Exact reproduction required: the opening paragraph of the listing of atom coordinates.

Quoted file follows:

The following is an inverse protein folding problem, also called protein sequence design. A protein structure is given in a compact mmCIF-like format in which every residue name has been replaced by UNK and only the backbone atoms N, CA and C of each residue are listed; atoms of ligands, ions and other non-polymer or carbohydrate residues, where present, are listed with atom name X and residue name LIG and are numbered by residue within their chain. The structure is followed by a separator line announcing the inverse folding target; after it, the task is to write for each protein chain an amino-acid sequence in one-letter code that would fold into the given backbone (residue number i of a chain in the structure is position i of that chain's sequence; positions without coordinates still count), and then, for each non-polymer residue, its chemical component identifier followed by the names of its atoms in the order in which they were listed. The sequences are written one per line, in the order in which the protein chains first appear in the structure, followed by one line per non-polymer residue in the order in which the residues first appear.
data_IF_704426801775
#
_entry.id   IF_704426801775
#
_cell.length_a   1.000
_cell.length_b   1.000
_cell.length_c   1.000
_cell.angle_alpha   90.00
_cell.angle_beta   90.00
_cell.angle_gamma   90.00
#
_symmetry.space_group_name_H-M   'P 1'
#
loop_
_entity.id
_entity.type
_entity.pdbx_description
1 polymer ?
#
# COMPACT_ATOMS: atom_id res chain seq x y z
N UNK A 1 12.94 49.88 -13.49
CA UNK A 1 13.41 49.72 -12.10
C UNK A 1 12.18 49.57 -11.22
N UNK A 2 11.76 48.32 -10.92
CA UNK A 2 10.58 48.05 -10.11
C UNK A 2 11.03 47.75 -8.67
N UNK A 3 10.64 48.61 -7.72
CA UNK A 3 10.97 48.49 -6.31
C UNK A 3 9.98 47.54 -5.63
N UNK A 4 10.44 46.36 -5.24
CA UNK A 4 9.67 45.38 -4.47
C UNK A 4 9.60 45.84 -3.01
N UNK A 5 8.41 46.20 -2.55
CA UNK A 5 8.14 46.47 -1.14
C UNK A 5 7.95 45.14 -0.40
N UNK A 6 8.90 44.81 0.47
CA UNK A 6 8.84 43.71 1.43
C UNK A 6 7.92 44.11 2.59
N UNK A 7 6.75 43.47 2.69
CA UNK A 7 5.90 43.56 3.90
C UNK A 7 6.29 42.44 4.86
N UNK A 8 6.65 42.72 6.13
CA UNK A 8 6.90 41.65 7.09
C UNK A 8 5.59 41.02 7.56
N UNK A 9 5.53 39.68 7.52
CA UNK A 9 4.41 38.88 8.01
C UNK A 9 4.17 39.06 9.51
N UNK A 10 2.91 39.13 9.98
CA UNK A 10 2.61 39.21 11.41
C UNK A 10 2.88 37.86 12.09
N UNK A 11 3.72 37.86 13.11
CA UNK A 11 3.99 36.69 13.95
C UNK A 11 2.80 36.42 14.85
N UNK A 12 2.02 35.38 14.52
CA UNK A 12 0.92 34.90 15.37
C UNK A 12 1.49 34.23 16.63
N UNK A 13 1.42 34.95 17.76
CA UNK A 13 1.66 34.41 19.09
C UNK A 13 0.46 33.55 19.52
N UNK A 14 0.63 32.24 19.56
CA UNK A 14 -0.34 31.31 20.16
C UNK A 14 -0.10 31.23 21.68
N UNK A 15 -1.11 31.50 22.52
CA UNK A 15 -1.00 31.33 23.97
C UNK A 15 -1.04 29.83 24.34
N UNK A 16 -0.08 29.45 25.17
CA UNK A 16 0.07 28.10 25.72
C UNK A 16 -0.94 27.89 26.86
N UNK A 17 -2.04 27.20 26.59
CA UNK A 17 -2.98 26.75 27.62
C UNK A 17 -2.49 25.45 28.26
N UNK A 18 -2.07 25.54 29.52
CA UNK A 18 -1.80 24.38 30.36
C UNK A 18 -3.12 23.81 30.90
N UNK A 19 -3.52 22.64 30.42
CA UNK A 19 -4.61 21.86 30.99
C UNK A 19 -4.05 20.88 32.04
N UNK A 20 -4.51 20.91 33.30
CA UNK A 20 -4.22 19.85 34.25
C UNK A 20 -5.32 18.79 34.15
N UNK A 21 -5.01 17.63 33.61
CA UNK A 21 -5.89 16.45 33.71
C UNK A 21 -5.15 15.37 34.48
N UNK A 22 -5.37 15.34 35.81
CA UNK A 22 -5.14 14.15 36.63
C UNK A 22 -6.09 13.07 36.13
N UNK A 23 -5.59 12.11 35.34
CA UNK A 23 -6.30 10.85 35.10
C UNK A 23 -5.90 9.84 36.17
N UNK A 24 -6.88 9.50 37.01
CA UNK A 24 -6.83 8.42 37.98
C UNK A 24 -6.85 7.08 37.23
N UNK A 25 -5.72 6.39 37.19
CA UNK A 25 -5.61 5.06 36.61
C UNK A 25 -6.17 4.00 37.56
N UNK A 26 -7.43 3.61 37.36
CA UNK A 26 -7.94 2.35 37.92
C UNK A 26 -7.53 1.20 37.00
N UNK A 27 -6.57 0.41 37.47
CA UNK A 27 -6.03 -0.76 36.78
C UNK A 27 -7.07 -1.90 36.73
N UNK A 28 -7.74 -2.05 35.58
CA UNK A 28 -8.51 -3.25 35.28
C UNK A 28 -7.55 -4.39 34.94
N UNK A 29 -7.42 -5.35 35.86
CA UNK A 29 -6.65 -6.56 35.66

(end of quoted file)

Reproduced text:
The following is an inverse protein folding problem, also called protein sequence design. A protein structure is given in a compact mmCIF-like format in which every residue name has been replaced by UNK and only the backbone atoms N, CA and C of each residue are listed; atoms of ligands, ions and other non-polymer or carbohydrate residues, where present, are listed with atom name X and residue name LIG and are numbered by residue within their chain. The structure is followed by a separator line announcing the inverse folding target; after it, the task is to write for each protein chain an amino-acid sequence in one-letter code that would fold into the given backbone (residue number i of a chain in the structure is position i of that chain's sequence; positions without coordinates still count), and then, for each non-polymer residue, its chemical component identifier followed by the names of its atoms in the order in which they were listed. The sequences are written one per line, in the order in which the protein chains first appear in the structure, followed by one line per non-polymer residue in the order in which the residues first appear.